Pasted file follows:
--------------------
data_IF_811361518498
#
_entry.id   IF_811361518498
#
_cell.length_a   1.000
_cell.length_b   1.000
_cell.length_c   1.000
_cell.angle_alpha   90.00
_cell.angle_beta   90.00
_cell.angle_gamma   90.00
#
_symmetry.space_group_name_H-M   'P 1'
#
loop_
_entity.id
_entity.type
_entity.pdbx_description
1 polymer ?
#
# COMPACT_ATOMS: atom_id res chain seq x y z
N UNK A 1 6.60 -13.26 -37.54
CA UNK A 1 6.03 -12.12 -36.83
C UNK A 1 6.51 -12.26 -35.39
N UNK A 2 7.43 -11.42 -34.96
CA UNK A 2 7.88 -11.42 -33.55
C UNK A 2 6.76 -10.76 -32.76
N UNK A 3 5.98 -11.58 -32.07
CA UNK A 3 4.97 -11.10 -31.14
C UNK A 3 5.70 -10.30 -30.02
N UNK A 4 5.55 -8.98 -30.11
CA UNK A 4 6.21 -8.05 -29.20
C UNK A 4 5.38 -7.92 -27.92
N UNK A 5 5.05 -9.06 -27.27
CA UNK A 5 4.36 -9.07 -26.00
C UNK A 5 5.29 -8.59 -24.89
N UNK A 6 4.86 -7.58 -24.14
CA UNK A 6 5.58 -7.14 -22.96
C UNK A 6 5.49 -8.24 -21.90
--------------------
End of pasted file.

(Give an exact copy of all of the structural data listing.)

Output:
data_IF_811361518498
#
_entry.id   IF_811361518498
#
_cell.length_a   1.000
_cell.length_b   1.000
_cell.length_c   1.000
_cell.angle_alpha   90.00
_cell.angle_beta   90.00
_cell.angle_gamma   90.00
#
_symmetry.space_group_name_H-M   'P 1'
#
loop_
_entity.id
_entity.type
_entity.pdbx_description
1 polymer ?
#
# COMPACT_ATOMS: atom_id res chain seq x y z
N UNK A 1 6.60 -13.26 -37.54
CA UNK A 1 6.03 -12.12 -36.83
C UNK A 1 6.51 -12.26 -35.39
N UNK A 2 7.43 -11.42 -34.96
CA UNK A 2 7.88 -11.42 -33.55
C UNK A 2 6.76 -10.76 -32.76
N UNK A 3 5.98 -11.58 -32.07
CA UNK A 3 4.97 -11.10 -31.14
C UNK A 3 5.70 -10.30 -30.02
N UNK A 4 5.55 -8.98 -30.11
CA UNK A 4 6.21 -8.05 -29.20
C UNK A 4 5.38 -7.92 -27.92
N UNK A 5 5.05 -9.06 -27.27
CA UNK A 5 4.36 -9.07 -26.00
C UNK A 5 5.29 -8.59 -24.89
N UNK A 6 4.86 -7.58 -24.14
CA UNK A 6 5.58 -7.14 -22.96
C UNK A 6 5.49 -8.24 -21.90